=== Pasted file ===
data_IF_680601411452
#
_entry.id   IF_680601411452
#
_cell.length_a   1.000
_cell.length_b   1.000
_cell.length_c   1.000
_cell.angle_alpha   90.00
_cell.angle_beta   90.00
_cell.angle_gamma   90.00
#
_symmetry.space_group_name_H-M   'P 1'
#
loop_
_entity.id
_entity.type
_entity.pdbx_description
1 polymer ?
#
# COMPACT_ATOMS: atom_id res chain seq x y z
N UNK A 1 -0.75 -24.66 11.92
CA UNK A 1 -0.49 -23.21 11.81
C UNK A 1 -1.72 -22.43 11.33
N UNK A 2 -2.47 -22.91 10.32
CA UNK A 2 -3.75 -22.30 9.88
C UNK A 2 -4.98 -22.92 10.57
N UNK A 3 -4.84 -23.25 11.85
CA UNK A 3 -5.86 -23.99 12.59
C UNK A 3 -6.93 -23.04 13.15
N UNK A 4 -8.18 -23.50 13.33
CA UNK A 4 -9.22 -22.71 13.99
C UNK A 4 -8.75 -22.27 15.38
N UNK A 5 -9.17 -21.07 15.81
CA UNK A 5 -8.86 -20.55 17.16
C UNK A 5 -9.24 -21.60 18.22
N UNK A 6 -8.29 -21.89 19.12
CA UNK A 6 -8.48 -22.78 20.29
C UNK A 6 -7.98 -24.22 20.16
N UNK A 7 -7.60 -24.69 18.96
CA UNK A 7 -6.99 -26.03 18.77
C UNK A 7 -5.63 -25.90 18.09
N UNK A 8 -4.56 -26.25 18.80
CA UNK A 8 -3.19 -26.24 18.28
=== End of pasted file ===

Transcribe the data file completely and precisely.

data_IF_680601411452
#
_entry.id   IF_680601411452
#
_cell.length_a   1.000
_cell.length_b   1.000
_cell.length_c   1.000
_cell.angle_alpha   90.00
_cell.angle_beta   90.00
_cell.angle_gamma   90.00
#
_symmetry.space_group_name_H-M   'P 1'
#
loop_
_entity.id
_entity.type
_entity.pdbx_description
1 polymer ?
#
# COMPACT_ATOMS: atom_id res chain seq x y z
N UNK A 1 -0.75 -24.66 11.92
CA UNK A 1 -0.49 -23.21 11.81
C UNK A 1 -1.72 -22.43 11.33
N UNK A 2 -2.47 -22.91 10.32
CA UNK A 2 -3.75 -22.30 9.88
C UNK A 2 -4.98 -22.92 10.57
N UNK A 3 -4.84 -23.25 11.85
CA UNK A 3 -5.86 -23.99 12.59
C UNK A 3 -6.93 -23.04 13.15
N UNK A 4 -8.18 -23.50 13.33
CA UNK A 4 -9.22 -22.71 13.99
C UNK A 4 -8.75 -22.27 15.38
N UNK A 5 -9.17 -21.07 15.81
CA UNK A 5 -8.86 -20.55 17.16
C UNK A 5 -9.24 -21.60 18.22
N UNK A 6 -8.29 -21.89 19.12
CA UNK A 6 -8.48 -22.78 20.29
C UNK A 6 -7.98 -24.22 20.16
N UNK A 7 -7.60 -24.69 18.96
CA UNK A 7 -6.99 -26.03 18.77
C UNK A 7 -5.63 -25.90 18.09
N UNK A 8 -4.56 -26.25 18.80
CA UNK A 8 -3.19 -26.24 18.28